While loans are there to help you through difficult times, keeping on top of payments is especially important to keeping your credit rating secure and ensuring your financial situation stays in tip-top shape.
Finding yourself in a difficult financial situation can be incredibly difficult, especially in times where monthly outgoings are on the rise and missing a loan repayment isn’t something that is unheard of. Having financial difficulties can make for a particularly trying time in your life, and if this is the case, then there are a number of different routes you can take to get your finances back on track if you are struggling to make repayments.
In an ideal world, if you take out a loan then you will repay it quickly and without difficulty, but unfortunately, not everything in life is easy, nor does it go as smoothly as anticipated.
What Happens If You Miss A Loan Repayment?
Missing a loan repayment isn’t the end of the world, but it can make managing your finances in the future more difficult. Normally, upon missing a loan repayment, you are charged a fee by the lender. The amount attached to this fee depends on the lender and can range significantly. The fee is added onto the money you already owe and in time can become quite costly.
Missing several loan repayments can seriously affect your credit rating, as lenders – the people who gave you the loan- are obliged to report any late or missed payments. The damage shown within your report depends on a number of factors, such as how many repayments you miss and how long it takes you to get back on track.
In more serious cases, missing loan repayments could mean that you’re issued with a county court judgement (CCJ), which means you would have to attend a hearing in court. Here, a judge would decide how, when and who to pay the money to. These judgements are kept on record for six years, meaning that it can be much more difficult to get credit afterwards.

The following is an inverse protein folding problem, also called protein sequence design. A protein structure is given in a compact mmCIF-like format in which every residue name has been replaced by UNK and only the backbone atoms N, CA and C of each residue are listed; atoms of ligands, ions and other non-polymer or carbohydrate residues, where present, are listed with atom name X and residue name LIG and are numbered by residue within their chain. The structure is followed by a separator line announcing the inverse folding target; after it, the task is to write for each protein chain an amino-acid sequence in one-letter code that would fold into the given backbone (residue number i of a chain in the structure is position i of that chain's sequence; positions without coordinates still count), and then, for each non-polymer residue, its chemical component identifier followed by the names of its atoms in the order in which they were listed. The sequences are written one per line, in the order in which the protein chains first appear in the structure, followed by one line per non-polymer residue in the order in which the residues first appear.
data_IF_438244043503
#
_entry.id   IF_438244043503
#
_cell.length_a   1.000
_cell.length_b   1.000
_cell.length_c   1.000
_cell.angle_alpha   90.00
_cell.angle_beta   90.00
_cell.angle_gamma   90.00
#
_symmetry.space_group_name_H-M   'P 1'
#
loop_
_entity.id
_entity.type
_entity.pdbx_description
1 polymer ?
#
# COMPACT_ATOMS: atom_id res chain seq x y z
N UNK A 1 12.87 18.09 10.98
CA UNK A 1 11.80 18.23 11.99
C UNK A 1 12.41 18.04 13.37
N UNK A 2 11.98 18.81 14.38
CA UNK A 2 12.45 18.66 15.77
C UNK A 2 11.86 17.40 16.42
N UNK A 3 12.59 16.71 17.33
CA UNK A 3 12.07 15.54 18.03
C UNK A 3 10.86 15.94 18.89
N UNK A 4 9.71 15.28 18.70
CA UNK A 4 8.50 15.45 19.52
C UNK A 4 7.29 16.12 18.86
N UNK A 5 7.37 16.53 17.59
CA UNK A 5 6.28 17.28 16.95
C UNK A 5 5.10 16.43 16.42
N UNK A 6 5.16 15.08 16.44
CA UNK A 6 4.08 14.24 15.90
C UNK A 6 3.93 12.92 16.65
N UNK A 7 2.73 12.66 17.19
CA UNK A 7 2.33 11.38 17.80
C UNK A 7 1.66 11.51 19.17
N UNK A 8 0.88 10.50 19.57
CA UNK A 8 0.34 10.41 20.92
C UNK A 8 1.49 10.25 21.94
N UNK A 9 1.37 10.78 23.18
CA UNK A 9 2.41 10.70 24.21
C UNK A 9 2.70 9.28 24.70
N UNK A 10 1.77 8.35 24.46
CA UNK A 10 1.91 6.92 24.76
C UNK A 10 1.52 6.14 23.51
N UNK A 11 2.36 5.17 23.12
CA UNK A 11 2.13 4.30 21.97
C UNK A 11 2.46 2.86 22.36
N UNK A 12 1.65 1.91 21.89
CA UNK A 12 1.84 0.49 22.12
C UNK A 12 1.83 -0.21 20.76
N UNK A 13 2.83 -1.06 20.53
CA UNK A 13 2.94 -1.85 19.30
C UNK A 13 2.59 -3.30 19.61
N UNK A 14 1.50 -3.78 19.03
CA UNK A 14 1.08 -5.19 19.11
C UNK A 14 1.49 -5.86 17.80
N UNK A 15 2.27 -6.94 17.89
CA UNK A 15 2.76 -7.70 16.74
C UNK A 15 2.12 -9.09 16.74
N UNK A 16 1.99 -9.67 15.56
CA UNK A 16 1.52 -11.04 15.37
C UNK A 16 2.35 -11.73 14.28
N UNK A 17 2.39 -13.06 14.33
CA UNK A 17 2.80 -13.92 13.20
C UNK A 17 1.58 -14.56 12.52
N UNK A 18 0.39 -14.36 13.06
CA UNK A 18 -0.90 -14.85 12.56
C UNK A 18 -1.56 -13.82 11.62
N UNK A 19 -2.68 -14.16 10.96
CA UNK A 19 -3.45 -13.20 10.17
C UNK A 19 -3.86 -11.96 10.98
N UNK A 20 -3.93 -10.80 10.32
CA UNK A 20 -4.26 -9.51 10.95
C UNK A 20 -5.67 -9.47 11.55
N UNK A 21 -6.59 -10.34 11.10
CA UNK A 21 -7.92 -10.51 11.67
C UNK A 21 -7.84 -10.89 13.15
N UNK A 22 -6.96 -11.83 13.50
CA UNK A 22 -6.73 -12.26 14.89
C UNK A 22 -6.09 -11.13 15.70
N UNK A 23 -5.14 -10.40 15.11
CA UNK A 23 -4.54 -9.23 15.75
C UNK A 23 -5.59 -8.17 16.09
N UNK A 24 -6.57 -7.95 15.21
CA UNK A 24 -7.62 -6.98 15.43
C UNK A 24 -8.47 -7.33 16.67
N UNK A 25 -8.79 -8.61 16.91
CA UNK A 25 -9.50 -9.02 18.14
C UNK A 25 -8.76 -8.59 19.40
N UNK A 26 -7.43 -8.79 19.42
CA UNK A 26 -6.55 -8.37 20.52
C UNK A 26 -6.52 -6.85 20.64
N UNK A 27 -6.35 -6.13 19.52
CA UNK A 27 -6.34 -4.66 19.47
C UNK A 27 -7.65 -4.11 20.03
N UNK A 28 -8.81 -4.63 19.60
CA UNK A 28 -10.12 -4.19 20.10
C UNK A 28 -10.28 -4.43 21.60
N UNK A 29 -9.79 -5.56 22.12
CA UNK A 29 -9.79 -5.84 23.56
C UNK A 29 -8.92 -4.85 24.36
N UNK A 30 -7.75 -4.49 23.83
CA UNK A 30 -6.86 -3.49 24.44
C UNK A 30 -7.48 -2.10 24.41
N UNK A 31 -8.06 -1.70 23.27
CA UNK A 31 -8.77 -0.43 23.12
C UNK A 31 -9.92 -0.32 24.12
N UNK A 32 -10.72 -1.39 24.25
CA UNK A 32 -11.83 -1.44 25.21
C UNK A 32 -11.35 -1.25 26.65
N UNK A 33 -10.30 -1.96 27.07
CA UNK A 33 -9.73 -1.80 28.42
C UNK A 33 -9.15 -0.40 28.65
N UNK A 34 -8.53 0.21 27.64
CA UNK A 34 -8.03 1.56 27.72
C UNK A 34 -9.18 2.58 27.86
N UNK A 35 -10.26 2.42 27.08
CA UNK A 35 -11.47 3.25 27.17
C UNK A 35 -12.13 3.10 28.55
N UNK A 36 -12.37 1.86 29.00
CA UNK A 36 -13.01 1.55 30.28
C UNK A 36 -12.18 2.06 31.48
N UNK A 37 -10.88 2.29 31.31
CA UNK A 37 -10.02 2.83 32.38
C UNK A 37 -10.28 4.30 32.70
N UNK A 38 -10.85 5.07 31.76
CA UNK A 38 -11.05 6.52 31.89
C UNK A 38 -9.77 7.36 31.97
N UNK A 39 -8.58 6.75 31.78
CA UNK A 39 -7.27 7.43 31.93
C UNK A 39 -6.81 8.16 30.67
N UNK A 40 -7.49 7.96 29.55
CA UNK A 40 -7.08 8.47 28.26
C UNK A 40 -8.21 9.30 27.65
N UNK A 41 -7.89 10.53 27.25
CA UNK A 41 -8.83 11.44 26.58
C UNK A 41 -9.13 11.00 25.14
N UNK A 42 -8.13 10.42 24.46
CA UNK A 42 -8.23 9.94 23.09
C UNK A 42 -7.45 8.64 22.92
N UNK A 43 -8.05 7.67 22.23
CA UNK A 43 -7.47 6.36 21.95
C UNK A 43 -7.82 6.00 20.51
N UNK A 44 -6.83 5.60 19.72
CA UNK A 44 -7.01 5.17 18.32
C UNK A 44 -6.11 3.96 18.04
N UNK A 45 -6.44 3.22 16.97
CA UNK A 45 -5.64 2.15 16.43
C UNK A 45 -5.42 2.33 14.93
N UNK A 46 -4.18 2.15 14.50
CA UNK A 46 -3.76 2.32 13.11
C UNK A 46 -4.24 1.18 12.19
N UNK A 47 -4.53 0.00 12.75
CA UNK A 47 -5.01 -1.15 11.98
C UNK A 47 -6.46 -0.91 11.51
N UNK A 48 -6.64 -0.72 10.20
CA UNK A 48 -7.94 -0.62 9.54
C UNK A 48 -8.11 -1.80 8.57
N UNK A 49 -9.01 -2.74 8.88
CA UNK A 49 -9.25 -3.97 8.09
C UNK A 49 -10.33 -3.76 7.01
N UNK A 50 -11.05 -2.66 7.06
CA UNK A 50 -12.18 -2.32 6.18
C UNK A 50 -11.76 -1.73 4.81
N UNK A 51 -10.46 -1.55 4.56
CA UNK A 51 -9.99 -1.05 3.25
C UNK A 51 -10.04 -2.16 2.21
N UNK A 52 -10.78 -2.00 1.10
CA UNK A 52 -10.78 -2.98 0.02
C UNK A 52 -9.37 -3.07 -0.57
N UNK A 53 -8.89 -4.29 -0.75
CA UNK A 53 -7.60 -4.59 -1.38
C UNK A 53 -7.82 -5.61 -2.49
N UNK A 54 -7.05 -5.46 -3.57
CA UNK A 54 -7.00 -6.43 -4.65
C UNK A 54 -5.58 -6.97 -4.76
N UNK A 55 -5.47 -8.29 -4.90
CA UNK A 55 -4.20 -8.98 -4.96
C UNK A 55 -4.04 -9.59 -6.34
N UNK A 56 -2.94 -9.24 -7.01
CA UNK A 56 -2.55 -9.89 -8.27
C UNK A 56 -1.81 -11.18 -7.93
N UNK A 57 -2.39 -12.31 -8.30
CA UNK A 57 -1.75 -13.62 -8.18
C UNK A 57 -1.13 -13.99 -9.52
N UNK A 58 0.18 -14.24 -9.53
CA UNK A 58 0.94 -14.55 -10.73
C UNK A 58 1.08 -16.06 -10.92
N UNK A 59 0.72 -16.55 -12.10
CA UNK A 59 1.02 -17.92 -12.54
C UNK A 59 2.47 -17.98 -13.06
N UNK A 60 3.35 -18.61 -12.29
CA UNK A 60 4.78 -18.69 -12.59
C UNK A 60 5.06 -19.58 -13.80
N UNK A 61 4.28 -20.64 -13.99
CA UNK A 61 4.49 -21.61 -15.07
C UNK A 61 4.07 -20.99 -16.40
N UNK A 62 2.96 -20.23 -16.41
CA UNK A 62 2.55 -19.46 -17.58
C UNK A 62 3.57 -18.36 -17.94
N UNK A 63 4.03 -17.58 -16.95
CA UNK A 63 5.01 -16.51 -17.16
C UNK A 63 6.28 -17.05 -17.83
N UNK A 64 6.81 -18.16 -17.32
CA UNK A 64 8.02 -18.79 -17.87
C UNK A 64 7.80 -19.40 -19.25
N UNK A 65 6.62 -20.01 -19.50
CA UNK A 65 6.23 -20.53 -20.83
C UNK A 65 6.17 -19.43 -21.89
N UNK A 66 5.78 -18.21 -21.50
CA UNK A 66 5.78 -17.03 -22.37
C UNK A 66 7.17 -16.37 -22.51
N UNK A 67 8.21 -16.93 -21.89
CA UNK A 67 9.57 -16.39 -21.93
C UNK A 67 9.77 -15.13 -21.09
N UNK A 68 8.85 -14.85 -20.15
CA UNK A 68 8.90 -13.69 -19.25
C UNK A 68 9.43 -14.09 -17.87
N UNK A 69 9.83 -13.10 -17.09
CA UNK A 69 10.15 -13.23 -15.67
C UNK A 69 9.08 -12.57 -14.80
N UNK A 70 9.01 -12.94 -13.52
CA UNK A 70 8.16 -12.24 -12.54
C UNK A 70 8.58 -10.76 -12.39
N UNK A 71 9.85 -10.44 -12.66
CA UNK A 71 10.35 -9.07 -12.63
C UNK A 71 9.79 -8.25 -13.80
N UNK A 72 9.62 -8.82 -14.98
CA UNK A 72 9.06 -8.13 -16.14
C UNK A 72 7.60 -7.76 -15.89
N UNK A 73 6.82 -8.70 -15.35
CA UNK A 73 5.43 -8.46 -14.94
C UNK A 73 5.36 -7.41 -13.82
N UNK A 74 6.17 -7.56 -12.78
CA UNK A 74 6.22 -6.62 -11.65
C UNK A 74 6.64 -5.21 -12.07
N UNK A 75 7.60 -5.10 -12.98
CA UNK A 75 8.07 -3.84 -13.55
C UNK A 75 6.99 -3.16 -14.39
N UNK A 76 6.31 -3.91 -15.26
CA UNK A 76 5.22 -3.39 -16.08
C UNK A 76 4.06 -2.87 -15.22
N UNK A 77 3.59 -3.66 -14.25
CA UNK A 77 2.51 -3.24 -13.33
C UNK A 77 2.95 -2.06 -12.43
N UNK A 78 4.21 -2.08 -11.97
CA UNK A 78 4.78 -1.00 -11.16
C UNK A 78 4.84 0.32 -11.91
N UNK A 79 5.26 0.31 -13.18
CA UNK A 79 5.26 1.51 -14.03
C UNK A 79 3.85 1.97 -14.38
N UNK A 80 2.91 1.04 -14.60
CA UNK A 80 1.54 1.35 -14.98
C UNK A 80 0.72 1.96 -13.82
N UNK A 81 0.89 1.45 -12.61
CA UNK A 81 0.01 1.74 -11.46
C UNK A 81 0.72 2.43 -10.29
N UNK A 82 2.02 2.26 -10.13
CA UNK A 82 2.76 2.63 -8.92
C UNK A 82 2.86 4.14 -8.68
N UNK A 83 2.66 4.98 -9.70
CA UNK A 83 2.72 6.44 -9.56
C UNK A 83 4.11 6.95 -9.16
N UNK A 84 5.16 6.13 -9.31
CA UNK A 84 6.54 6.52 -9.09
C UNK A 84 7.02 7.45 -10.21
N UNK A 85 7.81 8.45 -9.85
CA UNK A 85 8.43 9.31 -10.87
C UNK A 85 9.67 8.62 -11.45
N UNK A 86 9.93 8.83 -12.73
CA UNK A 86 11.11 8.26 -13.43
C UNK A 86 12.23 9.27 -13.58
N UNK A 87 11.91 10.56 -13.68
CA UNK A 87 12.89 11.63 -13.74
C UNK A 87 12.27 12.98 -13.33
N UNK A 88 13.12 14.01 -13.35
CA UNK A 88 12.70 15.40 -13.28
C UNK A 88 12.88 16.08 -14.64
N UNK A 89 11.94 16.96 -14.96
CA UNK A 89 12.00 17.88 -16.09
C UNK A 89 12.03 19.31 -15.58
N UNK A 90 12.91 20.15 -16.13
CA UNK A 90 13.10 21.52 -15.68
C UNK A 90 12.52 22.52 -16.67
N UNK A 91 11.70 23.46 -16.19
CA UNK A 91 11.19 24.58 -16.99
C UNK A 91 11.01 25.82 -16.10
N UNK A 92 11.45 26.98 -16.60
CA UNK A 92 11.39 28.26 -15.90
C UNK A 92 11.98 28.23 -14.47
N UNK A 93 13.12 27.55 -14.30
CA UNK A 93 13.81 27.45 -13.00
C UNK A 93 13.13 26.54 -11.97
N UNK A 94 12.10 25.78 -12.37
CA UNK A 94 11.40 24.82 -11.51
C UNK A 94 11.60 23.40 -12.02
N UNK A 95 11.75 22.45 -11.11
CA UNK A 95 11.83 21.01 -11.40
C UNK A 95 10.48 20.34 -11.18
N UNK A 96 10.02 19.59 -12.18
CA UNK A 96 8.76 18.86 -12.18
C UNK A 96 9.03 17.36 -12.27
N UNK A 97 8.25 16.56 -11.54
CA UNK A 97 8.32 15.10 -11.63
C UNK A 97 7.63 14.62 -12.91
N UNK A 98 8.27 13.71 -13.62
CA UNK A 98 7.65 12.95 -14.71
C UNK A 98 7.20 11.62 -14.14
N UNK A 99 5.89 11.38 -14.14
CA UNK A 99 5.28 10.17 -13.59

I’m struggling what help can I get?
If you know that you’re struggling to find the money for a loan repayment, then there are a number of different directions that you can take. If you think you’ll miss a repayment, then speaking to your lender as soon as possible can help you exponentially.
A short-term issue, such as an unexpected breakdown cost or an appliance repair, for example, could allow the lender to give you a little bit of extra time to make the payment, holding off from notifying the credit agency of this missed or delayed payment.
On the other hand, if you know that your issue is going to take slightly longer to resolve, then contacting your lender and asking for some time to get to grips with your finances with the aid of an independent advisor is the advised thing to do.
If you have more than one type of debt, you might find it helps your financial situation to consolidate your debts. By borrowing enough to cover all of the debts, means that you may save money on interest and the assurance that all of your debt is in one place.
A way of doing this is through a credit card balance transfer, a process that can both save you money and buy you time on making your repayments. When using a balance transfer credit card, remember that fees can be applied and be mindful that you don’t use the card for additional purchases. It should just be used as a way of paying off your existing loans.
If you’re looking for specialist advice over what to do, there are a number of charities out there, including Citizens Advice, the National Debtline and StepChange, all of whom have supportive staff who can give you advice on how to manage your finances more efficiently. This advice is free. However, there are some companies who offer debt advice to people struggling charge a fee; while their advice is useful and can help you, you may find yourself having to pay more money by way of the fee.
If you find yourself in financial difficulties, the worst thing you can do is ignore it. Loans that you have taken out will not just go away if you neglect to pay them. Seeking help as soon as you become aware of your difficulties will ensure that you’re in the best position to get a grasp on your debts and not let them spiral out of control.